If a man in 1870 did a Rip Van Winkle, fell asleep for seventy years, and then woke up in 1940 he would be in an alien world. If the same man went to sleep in 1770 and woke up in 1840, most things would be recognizable. The man waking up in 1940 would see cars, washing machines and telephones. The man waking up in 1840 would see wood stoves, washing tubs, and postal service; all similar to 1770 culture.
I listened to a Planet Money podcast episode about Robert J. Gordon, an economist, and his book, The Rise and Fall of American Growth (2016). He proposes that we are not changing as fast this century as the past. The two technologies that drove this change were electricity and the internal combustion engine. Now we have this new technology that exploded in the 90’s, computers. So the person from 1940 waking up in 2010 would only see computers as a big change, a social change. Cell phones. Facebook. All the social media. We are slowing down, says Gordon. In the space of a lifetime, things changed more in for the first Rip VanWinkle than we have seen in the recent 70 years. But maybe the changes eruption in the age of computers are different. I’m almost seventy and I’ve adapted to the computers, but there are other changes socially that are more dynamic.
During my time, that seventy years, we have seen a great change in the structure of the family. We now have many styles of family: the nuclear family, the single parent family, the extended family, the childless family, the stepfamily, the grandparent family, and many more. The Ozzie and Harriett family of Mom, Dad, and 2.5 kids only was possible for some families in 1950 to 1965. Single parent may not mean a divorced parent in our time; this may just be a choice. Today that family pattern that we have considered ideal may be like many animals, extinct.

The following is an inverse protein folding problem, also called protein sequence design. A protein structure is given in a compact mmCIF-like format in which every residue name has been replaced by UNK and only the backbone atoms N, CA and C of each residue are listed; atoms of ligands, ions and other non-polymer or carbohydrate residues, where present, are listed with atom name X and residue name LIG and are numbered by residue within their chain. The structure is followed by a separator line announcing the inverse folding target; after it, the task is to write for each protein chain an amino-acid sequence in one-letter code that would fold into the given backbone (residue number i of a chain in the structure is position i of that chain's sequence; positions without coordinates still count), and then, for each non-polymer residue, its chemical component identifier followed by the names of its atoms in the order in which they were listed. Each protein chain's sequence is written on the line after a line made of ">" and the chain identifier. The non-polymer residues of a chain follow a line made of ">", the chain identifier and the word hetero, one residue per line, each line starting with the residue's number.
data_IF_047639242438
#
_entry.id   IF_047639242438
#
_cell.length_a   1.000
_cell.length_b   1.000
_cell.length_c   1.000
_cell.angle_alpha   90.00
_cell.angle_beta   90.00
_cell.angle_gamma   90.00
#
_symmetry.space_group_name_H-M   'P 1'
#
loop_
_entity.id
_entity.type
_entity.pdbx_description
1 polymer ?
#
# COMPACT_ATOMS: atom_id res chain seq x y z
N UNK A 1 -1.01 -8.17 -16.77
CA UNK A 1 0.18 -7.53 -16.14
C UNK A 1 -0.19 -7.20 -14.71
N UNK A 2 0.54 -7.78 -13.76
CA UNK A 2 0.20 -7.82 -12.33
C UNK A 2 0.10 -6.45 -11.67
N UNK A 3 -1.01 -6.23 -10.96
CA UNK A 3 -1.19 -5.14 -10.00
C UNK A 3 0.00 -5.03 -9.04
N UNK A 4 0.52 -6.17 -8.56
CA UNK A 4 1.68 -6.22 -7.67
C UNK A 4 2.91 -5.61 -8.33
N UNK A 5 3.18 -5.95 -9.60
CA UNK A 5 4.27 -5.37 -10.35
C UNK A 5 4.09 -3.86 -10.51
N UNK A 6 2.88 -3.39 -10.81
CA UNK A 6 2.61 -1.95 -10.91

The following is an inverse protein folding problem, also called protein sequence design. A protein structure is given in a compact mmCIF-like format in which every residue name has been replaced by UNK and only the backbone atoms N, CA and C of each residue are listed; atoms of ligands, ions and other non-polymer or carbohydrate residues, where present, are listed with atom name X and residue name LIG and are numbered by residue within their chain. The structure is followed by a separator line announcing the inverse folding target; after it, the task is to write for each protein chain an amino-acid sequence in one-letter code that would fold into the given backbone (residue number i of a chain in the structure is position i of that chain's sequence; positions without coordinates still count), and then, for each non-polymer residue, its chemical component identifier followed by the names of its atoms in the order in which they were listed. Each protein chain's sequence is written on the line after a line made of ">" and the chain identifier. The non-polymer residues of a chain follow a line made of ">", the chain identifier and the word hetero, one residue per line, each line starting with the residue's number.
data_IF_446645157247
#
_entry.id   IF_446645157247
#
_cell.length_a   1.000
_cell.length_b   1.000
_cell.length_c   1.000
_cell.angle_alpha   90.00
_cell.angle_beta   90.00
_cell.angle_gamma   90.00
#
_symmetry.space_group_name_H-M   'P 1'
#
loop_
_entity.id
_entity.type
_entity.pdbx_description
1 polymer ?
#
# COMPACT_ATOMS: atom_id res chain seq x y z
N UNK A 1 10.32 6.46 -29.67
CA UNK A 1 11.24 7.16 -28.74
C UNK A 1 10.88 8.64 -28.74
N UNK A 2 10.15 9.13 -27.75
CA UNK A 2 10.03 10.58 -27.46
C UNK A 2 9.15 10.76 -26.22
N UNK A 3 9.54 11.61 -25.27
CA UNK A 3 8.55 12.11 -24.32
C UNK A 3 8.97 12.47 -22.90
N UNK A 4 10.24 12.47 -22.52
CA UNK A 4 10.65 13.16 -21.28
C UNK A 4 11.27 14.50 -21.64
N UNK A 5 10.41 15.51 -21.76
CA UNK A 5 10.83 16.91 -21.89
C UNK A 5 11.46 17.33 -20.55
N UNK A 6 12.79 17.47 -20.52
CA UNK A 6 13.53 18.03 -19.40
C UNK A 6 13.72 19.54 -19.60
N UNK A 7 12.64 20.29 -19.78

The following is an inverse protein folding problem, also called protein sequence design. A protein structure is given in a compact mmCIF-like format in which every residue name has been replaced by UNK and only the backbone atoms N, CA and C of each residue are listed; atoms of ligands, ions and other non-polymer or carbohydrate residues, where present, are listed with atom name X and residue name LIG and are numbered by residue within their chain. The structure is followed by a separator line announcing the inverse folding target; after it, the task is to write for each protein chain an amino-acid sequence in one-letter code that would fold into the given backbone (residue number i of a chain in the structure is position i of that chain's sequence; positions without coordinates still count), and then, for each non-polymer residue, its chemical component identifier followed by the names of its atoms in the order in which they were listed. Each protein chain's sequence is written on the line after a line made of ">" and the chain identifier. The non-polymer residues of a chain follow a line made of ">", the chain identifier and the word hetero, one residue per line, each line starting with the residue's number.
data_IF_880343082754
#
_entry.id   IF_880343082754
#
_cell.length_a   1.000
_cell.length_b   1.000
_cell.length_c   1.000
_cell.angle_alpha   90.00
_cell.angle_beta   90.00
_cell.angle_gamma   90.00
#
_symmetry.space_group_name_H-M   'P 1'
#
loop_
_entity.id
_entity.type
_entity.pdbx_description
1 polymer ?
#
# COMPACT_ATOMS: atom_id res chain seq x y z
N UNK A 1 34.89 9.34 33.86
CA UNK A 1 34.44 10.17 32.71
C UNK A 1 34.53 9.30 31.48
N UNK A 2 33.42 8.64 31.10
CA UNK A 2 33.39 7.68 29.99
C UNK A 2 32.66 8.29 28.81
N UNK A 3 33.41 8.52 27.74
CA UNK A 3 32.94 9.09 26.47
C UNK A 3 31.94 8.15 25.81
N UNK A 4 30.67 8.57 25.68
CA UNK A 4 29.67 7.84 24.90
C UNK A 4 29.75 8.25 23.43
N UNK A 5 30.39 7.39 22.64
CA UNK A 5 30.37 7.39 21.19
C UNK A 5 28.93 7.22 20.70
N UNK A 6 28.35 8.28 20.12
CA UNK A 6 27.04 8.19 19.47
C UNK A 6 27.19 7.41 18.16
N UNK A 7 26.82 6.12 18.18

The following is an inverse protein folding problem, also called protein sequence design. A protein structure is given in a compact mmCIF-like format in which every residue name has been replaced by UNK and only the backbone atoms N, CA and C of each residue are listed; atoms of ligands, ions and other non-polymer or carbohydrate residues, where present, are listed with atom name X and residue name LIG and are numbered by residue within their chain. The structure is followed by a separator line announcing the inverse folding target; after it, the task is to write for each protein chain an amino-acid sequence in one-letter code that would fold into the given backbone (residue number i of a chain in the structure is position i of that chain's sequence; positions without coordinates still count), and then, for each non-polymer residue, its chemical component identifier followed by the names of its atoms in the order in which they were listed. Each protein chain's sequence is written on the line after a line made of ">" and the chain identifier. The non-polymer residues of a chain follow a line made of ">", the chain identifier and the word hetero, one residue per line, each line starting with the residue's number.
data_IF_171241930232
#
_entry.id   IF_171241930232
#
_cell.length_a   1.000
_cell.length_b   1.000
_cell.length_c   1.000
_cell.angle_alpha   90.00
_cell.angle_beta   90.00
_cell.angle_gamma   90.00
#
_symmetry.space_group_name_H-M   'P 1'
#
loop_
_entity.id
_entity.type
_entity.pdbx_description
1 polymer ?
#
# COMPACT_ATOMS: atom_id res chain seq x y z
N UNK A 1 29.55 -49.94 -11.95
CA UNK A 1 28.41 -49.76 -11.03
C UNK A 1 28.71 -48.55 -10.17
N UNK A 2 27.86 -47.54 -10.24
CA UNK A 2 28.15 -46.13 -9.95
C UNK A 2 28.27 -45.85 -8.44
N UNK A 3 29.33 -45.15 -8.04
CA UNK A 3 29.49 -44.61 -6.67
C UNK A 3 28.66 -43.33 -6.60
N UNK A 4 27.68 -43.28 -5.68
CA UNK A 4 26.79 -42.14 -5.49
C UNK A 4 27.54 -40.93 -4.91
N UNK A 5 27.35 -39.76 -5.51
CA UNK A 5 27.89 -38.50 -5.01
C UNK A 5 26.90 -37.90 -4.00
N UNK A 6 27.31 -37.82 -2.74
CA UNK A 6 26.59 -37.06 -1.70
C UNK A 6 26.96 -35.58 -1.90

The change may be arguable, but my great grandparents had twelve children. My grandparents had two children. My parents had two children. I have one child. In my life this rings true. Families have changed. I have been a single parent and a stepparent and lived in an extended family in my almost seventy-year span. When I need help, I depend on my extended family of friends, kind of chosen relatives to help me. My own child is far away and has a more traditional extended family related by blood or marriage. But we text every week at least. That computer in my hand, my phone has made the difference in communication with my child and my other scattered loved ones. The article in the Wall Street Journal by Byran, “How the Definition of an American Family Has Changed”, notes that marriage is on the decline and there are more multigenerational families. Aging adults are moving back in with their children and children become adults that don’t leave home, and text rather than talk at the kitchen table.
The Pew Research Center reports that most Americans work in the service industry “107.8 million people”. (Desilver) In this report millennials (23 to 38 in 2019) are the largest part of the workforce. There are 24.3 million Americans in the education and health services portion of the economy, the second largest group of service workers. (Desilver) There are the people who are taking care of our aging parents, our sick, and our children. In 1870 it would have been family members doing this service. The combined effort of all the family was necessary to prosper.
A cousin became ill in the late 1800’s in my family and she was taken in by her aunt until she died years later. My great grandmother came to live with her son’s family when she could no longer keep her own house. My grandfather died in his home of cancer, tended by his wife and other relatives. My mother was born at home. Home was the also the place where the ill and aged and infirm could be taken care of. Care was available from the large extended family.